It was interesting  that most of the tweets were not from individual twitter accounts but those of particular bars and clubs. So at first I thought it was their proprietors reacting defensively to what they saw as accusations of being bad employers. I also thought perhaps they had picked on this point because it was the only one that was not incontrovertibly substantiated and therefore the easiest to deny. But then I realised that something else was going on. A lot of these young people really did seem to feel personally outraged that their jobs had, as they saw it, been denigrated. They could not see the distinction between critiquing the working conditions and critiquing the worker forced to put with them. They obviously had a huge personal investment in their work: in disparaging their jobs they thought I was attacking them as human beings. How dare I (snooty, middle-class property-owning nimby as they obviously saw me) so belittle them? For them, working in a cool venue in Shoreditch or Dalston clearly represents something to aspire to – a job at the heart of the ‘creative economy’, in touch with the newest fashions, rubbing shoulders with the famous. What could be more glamorous? For job satisfaction, and for image, it certainly beats working in a call centre, or totting up figures on spreadsheets in an office, sitting behind a cash desk in Marks and Spencer or whatever else a Job Centre might have directed them towards had they been uncool enough to try to find work the conventional way.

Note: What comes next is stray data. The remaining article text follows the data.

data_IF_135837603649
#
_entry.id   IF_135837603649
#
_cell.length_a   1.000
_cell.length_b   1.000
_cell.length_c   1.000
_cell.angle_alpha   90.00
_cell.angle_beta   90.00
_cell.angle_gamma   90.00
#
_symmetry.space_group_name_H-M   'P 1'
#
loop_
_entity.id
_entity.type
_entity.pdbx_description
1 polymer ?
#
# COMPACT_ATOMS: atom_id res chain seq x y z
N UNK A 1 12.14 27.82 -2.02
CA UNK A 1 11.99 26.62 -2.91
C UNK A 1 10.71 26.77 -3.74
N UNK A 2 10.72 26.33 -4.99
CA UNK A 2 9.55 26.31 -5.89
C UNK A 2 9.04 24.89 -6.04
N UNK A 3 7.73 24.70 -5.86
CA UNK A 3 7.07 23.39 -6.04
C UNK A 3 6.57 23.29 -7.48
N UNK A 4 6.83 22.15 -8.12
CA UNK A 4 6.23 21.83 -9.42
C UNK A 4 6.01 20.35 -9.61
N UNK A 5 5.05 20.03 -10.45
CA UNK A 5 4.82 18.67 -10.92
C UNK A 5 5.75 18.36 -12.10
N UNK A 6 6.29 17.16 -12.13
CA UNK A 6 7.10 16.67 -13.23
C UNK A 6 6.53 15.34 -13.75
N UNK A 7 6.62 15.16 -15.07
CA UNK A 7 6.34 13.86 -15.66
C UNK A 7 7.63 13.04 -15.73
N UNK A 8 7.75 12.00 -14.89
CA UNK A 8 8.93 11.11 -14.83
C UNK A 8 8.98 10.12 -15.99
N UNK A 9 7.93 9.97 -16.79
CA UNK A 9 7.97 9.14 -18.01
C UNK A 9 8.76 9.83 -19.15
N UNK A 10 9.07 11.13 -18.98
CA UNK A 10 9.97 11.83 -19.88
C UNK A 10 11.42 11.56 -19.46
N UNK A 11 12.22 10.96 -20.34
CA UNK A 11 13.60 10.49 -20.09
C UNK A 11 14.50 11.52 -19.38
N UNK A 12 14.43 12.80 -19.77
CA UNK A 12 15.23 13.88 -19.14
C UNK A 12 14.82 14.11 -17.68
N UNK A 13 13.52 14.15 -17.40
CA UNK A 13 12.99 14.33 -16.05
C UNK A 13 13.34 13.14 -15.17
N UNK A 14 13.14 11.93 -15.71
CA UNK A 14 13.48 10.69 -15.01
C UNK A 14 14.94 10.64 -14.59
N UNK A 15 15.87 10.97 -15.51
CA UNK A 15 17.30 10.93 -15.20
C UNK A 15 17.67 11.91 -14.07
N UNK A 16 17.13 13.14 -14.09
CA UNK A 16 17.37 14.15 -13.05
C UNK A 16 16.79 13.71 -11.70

Numerically, of course, such people are a tiny minority of the sum total of people in Hackney doing menial jobs connected with preparing and serving food and drink and cleaning up after customers. I doubt if it would occur to them for one moment to identify themselves with this larger group of cleaners and waiters and dishwashers (although there is often a great deal of day to day contact, which I witness from the rear window of the room where I am writing this now, between the staff of the cool night club that more or less backs onto my house and the Turkish kebab restaurants that neighbour it, who share a common alleyway  for disposing of the rubbish, wringing out mops and stealing quiet moments to smoke and text).